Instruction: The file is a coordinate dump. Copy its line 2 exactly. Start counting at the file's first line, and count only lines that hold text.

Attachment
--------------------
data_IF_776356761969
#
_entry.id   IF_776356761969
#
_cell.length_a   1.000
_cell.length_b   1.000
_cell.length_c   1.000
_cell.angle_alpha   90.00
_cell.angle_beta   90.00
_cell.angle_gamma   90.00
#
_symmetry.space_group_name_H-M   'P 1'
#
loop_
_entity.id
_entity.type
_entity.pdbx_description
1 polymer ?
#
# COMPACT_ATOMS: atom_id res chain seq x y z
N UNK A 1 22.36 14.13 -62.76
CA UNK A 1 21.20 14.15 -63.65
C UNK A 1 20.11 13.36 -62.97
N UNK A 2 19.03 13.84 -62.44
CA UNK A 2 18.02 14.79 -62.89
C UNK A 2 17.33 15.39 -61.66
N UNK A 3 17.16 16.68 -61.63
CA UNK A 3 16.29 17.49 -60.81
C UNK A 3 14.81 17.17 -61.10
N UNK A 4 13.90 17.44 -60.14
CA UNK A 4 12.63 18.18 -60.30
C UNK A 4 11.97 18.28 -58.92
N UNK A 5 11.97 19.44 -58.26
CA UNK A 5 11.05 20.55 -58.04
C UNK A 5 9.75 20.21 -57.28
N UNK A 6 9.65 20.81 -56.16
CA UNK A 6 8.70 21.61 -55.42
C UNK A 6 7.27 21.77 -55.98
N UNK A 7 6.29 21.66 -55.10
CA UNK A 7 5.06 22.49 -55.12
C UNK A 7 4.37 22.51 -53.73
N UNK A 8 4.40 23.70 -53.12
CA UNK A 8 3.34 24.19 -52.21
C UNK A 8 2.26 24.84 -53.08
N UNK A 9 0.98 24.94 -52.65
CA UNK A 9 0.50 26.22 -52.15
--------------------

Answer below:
#